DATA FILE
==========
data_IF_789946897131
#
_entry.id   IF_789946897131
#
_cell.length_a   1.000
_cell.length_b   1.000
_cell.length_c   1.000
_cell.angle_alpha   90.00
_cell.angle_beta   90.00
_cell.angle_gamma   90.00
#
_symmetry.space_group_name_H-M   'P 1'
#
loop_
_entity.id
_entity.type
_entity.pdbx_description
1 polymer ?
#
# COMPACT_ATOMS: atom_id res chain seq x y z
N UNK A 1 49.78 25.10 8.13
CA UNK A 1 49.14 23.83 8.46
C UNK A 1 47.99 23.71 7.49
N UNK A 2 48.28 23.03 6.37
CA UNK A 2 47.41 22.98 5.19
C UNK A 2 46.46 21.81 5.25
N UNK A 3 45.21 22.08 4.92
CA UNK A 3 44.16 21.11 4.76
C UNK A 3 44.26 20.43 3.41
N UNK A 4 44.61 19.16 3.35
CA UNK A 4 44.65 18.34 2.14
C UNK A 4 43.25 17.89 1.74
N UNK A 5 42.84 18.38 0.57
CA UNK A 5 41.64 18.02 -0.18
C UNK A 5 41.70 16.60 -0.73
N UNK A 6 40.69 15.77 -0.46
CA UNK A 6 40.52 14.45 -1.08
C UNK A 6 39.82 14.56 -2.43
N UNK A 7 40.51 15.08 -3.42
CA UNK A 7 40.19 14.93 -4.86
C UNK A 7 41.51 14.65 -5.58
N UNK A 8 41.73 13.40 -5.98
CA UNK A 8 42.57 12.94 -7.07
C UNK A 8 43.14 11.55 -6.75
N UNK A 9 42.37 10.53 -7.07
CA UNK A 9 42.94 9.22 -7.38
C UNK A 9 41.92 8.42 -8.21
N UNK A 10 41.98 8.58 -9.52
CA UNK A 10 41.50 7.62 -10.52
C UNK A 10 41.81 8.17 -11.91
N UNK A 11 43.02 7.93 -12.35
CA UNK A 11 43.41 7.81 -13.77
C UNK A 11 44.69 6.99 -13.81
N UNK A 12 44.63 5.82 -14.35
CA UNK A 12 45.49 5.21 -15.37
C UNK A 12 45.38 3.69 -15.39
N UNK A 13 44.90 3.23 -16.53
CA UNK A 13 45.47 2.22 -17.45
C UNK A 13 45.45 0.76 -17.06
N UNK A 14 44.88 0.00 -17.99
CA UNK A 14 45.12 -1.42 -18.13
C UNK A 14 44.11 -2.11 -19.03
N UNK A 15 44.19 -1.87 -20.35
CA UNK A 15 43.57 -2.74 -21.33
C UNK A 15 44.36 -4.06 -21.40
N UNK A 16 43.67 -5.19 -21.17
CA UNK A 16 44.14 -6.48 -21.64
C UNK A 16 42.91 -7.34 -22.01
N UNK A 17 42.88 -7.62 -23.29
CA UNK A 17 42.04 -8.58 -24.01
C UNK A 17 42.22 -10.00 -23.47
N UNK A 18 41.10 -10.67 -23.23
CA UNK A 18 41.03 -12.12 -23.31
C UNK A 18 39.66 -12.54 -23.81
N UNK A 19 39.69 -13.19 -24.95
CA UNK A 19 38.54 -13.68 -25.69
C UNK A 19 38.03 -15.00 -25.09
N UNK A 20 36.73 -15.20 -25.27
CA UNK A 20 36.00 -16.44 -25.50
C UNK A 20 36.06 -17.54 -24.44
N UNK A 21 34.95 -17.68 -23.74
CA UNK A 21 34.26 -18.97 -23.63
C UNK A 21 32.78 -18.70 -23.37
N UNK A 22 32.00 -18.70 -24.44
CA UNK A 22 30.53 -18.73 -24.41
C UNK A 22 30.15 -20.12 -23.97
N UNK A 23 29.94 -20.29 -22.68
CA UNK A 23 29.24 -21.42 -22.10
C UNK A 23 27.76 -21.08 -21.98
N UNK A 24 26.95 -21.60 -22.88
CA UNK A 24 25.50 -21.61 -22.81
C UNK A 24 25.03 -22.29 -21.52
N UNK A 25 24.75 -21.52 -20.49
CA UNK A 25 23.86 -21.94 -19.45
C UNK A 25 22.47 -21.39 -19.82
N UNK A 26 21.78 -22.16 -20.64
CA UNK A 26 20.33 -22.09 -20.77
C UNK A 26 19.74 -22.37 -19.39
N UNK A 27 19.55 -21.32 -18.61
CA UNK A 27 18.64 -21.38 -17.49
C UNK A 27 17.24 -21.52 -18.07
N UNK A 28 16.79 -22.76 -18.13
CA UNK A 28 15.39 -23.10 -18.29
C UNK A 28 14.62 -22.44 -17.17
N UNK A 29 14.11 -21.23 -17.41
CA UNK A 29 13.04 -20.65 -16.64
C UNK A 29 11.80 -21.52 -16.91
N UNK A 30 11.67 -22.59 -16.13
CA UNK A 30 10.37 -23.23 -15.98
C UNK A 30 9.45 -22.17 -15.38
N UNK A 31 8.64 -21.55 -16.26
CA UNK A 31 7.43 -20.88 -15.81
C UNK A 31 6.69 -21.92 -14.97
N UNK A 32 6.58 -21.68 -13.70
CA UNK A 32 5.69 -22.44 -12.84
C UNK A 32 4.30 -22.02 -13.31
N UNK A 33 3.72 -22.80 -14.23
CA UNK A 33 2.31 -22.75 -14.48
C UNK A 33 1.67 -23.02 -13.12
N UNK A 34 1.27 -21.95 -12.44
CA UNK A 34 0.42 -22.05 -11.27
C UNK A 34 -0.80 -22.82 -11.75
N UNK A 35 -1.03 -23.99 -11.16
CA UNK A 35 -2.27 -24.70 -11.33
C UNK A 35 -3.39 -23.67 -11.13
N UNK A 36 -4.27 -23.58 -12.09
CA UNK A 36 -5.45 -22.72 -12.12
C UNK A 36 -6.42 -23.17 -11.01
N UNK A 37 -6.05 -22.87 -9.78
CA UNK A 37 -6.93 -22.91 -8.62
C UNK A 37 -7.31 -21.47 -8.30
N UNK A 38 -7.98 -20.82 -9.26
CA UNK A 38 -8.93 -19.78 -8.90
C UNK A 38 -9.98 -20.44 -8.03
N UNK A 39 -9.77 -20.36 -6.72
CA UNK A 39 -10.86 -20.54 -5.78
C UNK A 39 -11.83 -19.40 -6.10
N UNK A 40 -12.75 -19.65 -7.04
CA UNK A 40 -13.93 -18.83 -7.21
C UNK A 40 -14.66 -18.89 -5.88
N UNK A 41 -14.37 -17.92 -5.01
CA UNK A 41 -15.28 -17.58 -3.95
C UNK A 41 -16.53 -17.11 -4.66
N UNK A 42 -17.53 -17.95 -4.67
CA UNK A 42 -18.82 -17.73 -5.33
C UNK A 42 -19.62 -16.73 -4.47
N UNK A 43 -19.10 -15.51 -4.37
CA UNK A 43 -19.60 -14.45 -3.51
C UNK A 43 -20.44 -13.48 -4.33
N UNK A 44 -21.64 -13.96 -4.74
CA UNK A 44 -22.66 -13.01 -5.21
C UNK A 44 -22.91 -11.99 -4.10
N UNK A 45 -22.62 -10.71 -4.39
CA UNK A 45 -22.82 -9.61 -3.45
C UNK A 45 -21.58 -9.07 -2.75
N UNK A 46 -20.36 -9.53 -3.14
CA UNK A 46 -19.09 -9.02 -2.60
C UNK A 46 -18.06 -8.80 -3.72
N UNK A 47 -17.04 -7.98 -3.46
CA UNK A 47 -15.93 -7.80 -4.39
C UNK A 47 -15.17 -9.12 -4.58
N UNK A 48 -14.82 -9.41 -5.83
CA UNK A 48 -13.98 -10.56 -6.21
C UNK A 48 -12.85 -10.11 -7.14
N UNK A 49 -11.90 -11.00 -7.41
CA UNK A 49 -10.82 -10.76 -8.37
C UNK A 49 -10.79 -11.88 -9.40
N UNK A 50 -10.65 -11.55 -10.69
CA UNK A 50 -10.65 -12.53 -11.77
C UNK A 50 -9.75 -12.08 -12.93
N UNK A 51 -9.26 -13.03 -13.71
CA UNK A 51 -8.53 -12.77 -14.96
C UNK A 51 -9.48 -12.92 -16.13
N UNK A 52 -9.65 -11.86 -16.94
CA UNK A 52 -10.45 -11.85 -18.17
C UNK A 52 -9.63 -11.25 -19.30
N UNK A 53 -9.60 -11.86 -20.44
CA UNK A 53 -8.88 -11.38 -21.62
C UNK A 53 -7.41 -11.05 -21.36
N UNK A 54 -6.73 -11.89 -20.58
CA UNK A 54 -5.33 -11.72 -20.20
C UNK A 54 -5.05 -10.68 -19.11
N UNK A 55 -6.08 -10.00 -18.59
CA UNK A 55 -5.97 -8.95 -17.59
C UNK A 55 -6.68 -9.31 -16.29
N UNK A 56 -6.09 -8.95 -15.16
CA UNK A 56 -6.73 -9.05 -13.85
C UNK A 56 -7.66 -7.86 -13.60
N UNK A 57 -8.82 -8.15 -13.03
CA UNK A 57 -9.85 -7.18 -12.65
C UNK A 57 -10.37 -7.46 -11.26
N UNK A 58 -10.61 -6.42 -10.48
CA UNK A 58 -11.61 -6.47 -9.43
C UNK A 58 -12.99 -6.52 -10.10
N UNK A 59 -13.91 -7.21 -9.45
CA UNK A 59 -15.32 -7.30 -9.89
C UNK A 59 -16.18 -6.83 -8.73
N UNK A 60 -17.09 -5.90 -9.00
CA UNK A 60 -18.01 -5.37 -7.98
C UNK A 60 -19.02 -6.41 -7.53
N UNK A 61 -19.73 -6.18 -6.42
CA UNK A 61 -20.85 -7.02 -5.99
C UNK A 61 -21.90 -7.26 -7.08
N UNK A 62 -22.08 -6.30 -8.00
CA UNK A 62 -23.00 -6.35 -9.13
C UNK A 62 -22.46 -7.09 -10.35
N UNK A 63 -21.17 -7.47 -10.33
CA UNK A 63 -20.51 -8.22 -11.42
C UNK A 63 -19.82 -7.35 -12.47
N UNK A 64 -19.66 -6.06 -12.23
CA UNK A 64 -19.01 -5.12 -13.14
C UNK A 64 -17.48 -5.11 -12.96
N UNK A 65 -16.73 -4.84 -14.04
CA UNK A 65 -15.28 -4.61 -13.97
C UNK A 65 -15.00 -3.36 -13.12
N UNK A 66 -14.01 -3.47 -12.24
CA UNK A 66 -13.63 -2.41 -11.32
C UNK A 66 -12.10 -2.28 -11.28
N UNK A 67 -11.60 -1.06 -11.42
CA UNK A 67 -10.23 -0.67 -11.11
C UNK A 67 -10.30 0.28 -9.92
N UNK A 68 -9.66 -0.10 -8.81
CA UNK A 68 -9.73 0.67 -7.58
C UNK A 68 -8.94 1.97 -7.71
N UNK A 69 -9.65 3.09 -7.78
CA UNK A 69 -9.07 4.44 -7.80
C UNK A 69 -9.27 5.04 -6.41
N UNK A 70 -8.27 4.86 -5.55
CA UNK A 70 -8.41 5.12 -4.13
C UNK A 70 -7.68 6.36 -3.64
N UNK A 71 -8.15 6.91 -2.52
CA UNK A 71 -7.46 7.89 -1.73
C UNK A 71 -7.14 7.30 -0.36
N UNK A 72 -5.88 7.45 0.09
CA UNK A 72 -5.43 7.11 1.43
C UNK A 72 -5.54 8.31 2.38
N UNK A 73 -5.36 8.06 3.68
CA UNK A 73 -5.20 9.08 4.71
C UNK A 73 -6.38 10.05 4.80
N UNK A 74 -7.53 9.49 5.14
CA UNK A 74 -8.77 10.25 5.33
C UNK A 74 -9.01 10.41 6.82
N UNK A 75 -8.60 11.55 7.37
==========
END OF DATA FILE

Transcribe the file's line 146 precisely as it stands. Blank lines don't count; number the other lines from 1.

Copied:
C UNK A 42 -19.62 -16.73 -4.47